I travelled back to my hometown, Vancouver, where permanent shelter still eludes me. Vancouver has approximately 2181 homeless individuals (according to a 2018 report published by Metro Vancouver). Deregulation, speculative and predatory investments, and rezoning have driven many either out of the city or onto the streets. In an age when instability is increasingly the norm, when thousands cross seas and borders in the hope of rebuilding a home, displacement is no longer a disaster viewed from afar. And like Tokyo, Vancouver is a city threatened by catastrophe, “the really big one”, which, according to experts, is lying in wait in the Cascadia subduction zone.
During my month of packing and house-hunting, I took long walks in the city and sought the equivalent of the tent village I saw in Tokyo.
I walked from the east side of the city to the west and tried to trace the line of urban change. One day, while walking in downtown eastside, in a downpour, I saw a lone figure sitting in the torrential rain under an umbrella with holes. He was completely immobile, even as the rain poured down his face. He gazed out across the empty square filled with mud and puddles, though I could not tell what he was looking at. Perhaps he was looking at the man who was pushing a cart full of garbage across the intersection, or the woman who was huddled against the wall of an abandoned building, rocking back and forth, slowly.
On the east end of Hastings Street, there were many cardboard structures, crammed in doorways or pushed up against buildings. These cardboard homes are dilapidated, exposed to the elements, as if the inhabitants wished to construct a signifier of their plight. There were also those who slept in shopping carts or on discarded mattresses. During the day, the homeless sold counterfeit luxury goods and random collection of items for a paltry sum. A few blocks west, trendy cafes lined the sidewalks, alongside shops selling handcrafted leather bags and clothing boutiques that carry $99 t-shirts. Fittingly, in front of a store selling expensive Scandinavian furniture, the displaced made beds outside the windows, gazing in at the luxury interiors.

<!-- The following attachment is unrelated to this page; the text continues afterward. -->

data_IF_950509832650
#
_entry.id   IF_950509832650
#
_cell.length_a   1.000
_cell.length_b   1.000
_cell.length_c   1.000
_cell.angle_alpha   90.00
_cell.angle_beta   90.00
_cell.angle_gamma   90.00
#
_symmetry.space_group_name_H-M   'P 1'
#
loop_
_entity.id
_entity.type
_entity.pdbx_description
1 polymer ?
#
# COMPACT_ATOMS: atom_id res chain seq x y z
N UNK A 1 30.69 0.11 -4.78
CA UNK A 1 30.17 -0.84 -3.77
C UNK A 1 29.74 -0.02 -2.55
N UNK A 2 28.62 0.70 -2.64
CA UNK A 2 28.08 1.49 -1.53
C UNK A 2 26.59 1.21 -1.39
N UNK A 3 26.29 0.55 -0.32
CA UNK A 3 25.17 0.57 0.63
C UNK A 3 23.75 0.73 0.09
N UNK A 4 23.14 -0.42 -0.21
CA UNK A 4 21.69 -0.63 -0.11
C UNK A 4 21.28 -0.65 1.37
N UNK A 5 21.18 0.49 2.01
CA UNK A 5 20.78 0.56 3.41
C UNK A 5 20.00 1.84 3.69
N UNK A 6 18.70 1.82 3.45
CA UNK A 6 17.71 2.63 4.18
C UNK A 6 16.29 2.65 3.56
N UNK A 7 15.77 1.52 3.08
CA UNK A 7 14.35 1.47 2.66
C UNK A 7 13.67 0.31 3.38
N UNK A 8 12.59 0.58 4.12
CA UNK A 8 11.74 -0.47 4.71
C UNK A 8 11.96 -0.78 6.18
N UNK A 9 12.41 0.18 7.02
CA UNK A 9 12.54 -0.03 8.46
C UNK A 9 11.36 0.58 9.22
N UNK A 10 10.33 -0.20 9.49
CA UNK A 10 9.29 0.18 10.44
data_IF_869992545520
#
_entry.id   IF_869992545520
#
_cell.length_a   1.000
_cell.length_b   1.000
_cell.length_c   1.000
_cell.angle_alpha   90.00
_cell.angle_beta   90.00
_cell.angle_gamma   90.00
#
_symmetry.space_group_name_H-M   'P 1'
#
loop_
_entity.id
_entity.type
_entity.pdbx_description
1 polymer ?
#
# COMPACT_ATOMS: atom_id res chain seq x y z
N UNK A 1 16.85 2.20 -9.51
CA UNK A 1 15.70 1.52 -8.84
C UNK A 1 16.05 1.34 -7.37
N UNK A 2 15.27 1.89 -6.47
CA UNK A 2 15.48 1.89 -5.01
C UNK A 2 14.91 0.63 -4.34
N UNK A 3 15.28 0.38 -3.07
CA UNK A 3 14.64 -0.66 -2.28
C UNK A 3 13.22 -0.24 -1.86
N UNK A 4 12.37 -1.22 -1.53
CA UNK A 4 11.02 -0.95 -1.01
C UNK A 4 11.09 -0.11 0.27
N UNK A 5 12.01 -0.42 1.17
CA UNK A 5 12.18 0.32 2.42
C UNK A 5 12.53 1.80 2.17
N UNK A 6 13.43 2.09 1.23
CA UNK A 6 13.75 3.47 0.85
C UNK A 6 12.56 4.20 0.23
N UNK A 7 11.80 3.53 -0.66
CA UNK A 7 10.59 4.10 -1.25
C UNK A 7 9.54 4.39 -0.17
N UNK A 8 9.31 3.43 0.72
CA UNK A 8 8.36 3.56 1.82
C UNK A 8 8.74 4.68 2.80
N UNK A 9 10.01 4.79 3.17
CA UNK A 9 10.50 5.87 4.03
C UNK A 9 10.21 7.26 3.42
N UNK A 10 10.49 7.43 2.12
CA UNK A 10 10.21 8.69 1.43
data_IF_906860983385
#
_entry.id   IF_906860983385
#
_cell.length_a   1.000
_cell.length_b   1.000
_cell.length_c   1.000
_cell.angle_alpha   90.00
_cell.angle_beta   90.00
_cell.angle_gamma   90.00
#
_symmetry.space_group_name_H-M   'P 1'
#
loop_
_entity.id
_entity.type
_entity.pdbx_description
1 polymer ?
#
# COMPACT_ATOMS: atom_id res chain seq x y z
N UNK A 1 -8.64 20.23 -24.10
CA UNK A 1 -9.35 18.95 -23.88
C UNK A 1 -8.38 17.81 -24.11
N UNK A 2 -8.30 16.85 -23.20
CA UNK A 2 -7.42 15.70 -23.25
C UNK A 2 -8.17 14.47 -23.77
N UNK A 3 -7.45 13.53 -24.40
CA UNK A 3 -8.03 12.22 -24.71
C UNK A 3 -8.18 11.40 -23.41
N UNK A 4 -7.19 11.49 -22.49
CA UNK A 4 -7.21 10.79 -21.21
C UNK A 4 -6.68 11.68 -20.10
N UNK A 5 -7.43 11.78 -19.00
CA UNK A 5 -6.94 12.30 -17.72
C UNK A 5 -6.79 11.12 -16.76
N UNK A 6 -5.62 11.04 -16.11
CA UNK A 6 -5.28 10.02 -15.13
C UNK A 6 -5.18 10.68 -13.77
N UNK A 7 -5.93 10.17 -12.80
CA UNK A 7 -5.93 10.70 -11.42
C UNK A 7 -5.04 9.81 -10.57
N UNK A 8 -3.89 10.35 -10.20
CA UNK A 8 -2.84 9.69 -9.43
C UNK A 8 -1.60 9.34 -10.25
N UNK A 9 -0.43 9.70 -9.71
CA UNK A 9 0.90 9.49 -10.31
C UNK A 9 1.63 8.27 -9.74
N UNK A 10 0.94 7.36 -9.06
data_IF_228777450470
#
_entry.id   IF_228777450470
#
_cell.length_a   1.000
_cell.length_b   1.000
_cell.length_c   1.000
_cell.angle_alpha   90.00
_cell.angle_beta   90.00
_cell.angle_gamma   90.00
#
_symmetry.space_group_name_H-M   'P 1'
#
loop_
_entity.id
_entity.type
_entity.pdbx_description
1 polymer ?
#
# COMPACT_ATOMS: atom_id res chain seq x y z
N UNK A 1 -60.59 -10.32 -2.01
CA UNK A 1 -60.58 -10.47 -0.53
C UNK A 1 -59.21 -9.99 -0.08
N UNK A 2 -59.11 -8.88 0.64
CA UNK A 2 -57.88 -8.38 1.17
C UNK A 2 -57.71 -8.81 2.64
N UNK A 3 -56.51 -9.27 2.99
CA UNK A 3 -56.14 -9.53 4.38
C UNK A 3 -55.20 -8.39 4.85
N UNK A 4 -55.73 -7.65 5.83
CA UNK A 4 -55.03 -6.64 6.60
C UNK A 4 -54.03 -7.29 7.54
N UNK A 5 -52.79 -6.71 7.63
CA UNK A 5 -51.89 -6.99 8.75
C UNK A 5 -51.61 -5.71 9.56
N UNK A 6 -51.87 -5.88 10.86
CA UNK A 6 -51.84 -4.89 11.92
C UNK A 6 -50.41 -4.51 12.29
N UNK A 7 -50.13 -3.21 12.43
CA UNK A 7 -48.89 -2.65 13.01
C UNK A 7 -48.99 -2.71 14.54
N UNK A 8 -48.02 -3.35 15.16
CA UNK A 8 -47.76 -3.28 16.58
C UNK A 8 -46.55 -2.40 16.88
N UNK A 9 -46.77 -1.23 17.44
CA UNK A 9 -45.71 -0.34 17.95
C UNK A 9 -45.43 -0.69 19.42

I kept walking west, then south, across False Creek, all the way to the affluent districts of Kitsilano and Point Grey. Here I admired stunning structures that resembled the fairy tale houses I dreamt of as a child, with sculptural pieces of furniture, expensive art on the walls, and luminous, airy spaces. I have always dreamed of housing. At a young age, I built Lego houses using plastic blocks of red, yellow and blue, elaborate structures with multiple storeys, swimming pools and gardens, and little nooks where the small plastic figurines led interesting lives.
In the prosperous neighbourhoods, with neat rows of autumnal trees, lush gardens partially concealed by tall hedges, I dreamt of moving up from a Lego house to a real house. To admire a house from the outside is to imagine a particular life, not a trouble-free life, but at least one in which the self is sheltered and protected. These houses bear the sign “This is mine”, which the owners – wherever they might be in the world – proclaim to the world.
Elsewhere in the city, Vancouverites protested against the government’s plan to build temporary modular housing for the homeless. Protest signs read “Junkies out”, “Right Idea, Wrong Location”, “Not in Our Neighborhood”. The protesters spoke of unfairness, of the importance of community, of the children who would be traumatized by the crime, drug use and mental illness that the protesters assumed were invariably associated with homelessness. Aside from these anxieties, there were concerns about property value.